Earning a Master's Degree in Educational, Instructional and Curriculum Supervision
Everything you need to know about a master's degree program in educational, instructional, and curriculum supervision.
Overview of Master's Degree Program in Educational, Instructional and Curriculum Supervision
Do you love teaching, but are looking for a position with more responsibility? Earning a master's degree in educational, instructional and curriculum supervision is a great career choice for individuals who wish to advance in their career. Most students applying to this program have earned their bachelor's degree in education and have at least a few years of on-the-job experience in education. As the style and content of teaching has continued to evolve, those people creating the curriculum need to understand the ways in which a diverse group of students learn as well as stay on top of the latest teaching trends. The master's degree program in educational, instructional and curriculum supervision exists to meet this need.
Students who apply to this program are interested in a career that involves designing and improving on curricula for a school or the corporate setting. After graduating with a master's degree in educational, instructional and curriculum supervision, students are able to move into a variety of positions, such as instructional coordinator, educational administrator, curriculum specialist, educational consultant and many more. Students in this degree program do not necessarily need to enter into the education sector, as this degree can also be applied to roles such as a corporate trainer, technology instructor, or highly specific roles such as online curriculum coordinator.
Most applicants to this degree program have a background in teaching, but need to earn their master's degree in order to learn greater leadership skills.
Applying to a Master's Degree Program in Educational, Instructional and Curriculum Supervision
Typically students applying to a master's degree program in educational, instructional and curriculum supervision need to submit their transcripts, two to five letters of recommendation, Graduate Record Examination (GRE) score. In addition, they must meet the minimum GPA for admissions, which is usually 3.0, however can be higher or lower depending on the school.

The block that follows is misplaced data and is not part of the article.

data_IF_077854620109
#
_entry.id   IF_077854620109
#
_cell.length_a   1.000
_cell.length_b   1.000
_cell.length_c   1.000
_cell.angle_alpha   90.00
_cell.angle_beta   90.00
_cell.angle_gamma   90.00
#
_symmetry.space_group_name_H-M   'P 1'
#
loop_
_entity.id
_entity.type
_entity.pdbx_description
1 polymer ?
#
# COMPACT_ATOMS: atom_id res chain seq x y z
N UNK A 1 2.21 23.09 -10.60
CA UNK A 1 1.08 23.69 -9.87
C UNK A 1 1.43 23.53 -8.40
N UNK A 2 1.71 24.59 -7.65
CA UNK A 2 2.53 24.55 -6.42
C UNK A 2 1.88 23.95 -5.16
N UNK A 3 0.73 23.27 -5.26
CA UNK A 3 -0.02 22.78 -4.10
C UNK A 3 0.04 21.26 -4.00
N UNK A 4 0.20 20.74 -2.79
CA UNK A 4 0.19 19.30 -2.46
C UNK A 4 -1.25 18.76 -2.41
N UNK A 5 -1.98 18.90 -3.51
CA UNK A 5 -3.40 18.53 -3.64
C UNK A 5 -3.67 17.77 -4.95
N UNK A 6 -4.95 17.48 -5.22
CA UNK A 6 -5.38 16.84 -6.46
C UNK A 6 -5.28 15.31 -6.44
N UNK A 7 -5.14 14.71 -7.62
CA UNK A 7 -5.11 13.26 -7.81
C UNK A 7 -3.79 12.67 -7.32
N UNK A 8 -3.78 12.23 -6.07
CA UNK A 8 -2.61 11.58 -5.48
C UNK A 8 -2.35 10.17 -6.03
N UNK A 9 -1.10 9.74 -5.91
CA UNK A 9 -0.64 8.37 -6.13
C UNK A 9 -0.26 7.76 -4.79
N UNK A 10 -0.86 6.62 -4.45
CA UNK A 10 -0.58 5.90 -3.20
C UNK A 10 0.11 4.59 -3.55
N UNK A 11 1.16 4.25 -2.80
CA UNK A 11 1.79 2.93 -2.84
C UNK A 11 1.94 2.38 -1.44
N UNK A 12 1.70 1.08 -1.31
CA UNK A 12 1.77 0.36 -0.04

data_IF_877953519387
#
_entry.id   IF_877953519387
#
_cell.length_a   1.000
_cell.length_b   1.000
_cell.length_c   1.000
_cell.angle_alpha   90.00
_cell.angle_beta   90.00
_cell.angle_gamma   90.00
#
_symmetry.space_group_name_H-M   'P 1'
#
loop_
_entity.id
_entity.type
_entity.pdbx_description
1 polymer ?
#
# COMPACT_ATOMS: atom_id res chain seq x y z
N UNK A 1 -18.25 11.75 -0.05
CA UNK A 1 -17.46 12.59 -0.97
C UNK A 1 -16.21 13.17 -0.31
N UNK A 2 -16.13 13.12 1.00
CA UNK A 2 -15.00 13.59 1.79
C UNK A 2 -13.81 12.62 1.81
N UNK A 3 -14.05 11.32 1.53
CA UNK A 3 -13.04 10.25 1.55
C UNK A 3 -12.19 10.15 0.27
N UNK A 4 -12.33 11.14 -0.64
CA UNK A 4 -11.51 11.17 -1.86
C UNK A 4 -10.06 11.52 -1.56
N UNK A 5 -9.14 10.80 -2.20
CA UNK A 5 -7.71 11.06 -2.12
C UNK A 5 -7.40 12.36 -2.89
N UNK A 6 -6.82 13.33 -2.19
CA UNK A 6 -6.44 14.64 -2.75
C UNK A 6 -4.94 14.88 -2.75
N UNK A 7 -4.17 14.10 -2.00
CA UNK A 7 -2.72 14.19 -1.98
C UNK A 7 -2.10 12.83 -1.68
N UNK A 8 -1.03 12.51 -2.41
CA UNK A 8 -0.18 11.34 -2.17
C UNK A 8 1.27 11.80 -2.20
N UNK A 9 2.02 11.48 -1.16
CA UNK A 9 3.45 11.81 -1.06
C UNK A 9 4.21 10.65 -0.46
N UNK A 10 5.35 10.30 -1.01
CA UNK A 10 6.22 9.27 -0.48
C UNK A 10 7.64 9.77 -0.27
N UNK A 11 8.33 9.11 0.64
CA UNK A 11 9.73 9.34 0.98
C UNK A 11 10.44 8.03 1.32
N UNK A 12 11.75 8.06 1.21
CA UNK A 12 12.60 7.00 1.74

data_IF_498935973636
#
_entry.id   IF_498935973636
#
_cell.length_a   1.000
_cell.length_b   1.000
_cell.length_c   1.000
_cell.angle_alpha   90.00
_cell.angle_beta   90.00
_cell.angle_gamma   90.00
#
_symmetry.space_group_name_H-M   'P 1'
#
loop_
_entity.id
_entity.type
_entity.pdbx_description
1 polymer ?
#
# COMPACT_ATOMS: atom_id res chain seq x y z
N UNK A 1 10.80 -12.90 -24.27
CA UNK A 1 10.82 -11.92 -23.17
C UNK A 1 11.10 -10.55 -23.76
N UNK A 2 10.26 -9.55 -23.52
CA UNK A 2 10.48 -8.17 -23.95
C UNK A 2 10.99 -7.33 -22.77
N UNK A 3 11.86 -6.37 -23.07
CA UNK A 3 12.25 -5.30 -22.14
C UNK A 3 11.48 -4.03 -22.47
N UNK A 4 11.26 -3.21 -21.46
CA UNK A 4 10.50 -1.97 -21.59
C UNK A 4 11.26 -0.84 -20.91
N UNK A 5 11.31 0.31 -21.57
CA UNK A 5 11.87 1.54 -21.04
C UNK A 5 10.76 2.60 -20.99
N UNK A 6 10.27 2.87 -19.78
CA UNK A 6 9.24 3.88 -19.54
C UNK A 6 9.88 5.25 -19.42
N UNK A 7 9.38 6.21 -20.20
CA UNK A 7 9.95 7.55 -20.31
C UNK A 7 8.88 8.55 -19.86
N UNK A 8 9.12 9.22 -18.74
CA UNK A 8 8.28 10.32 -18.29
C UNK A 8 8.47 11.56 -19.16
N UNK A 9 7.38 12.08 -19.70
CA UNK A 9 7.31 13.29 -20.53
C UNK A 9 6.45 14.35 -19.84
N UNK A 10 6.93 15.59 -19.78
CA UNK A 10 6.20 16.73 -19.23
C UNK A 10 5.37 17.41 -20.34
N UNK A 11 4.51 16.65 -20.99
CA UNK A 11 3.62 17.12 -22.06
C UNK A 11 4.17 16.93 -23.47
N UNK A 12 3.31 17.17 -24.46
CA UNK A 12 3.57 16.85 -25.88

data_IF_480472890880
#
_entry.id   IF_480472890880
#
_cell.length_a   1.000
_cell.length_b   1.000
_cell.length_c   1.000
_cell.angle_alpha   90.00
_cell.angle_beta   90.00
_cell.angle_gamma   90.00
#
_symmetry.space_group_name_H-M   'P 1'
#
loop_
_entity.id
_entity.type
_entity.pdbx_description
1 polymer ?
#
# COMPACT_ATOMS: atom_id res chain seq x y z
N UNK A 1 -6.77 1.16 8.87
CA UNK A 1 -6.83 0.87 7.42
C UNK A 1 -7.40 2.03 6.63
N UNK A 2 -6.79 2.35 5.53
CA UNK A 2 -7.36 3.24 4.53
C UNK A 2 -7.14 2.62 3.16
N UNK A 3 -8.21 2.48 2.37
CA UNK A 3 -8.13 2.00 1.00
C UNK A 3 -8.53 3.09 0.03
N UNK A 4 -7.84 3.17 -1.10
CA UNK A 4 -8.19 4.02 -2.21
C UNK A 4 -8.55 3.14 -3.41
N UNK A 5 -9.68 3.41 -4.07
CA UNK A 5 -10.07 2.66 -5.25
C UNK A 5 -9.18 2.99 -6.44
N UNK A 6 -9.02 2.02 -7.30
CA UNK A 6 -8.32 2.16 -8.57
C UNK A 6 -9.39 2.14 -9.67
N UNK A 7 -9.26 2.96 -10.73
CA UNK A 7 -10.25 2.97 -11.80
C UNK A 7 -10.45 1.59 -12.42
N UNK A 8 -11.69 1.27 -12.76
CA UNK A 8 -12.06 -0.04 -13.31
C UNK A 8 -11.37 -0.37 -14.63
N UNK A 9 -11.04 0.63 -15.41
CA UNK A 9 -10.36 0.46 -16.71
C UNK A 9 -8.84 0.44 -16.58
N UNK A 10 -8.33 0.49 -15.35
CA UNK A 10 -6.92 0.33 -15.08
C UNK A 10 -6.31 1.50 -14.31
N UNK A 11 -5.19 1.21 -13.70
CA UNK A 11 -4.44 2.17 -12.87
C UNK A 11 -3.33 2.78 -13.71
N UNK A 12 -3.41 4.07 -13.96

Some grad schools invite students to the campus for an interview. If you are chosen for an interview, this means that you have a strong chance of gaining admittance to the program. The admissions committee now wants to get to know you personally, to make sure you are a good fit for the program.
How to Choose an Educational, Instructional and Curriculum Supervision Master's Degree Program
Where you earn your master's degree and the type of program you choose determines the course of your career after you graduate. Pay close attention to the types of courses offered. Ask the school whether or not the program specializes in a particular type of curriculum writing, such as early childhood education, elementary and middle school, secondary school or special education.
All programs provide students with theory behind educational, instructional and curriculum supervision, as well as a chance to apply the theories learned. The extent to which a program focuses on theory or application depends on the school and the goals of the program. Some graduate schools focus a greater amount on theory, while others focus more on applications. Decide what type of learning you prefer, and if you wish to work in a position that involves instructing other teachers or professionals on the curriculum design, or simply creating the design.
If you are looking for a more specialized career in a specific subject, such as mathematics or history, then you should look for a program that reflects these needs. As opposed to providing you with a more general curriculum, you would be taking courses that are more specific to the curriculum you are interested in designing.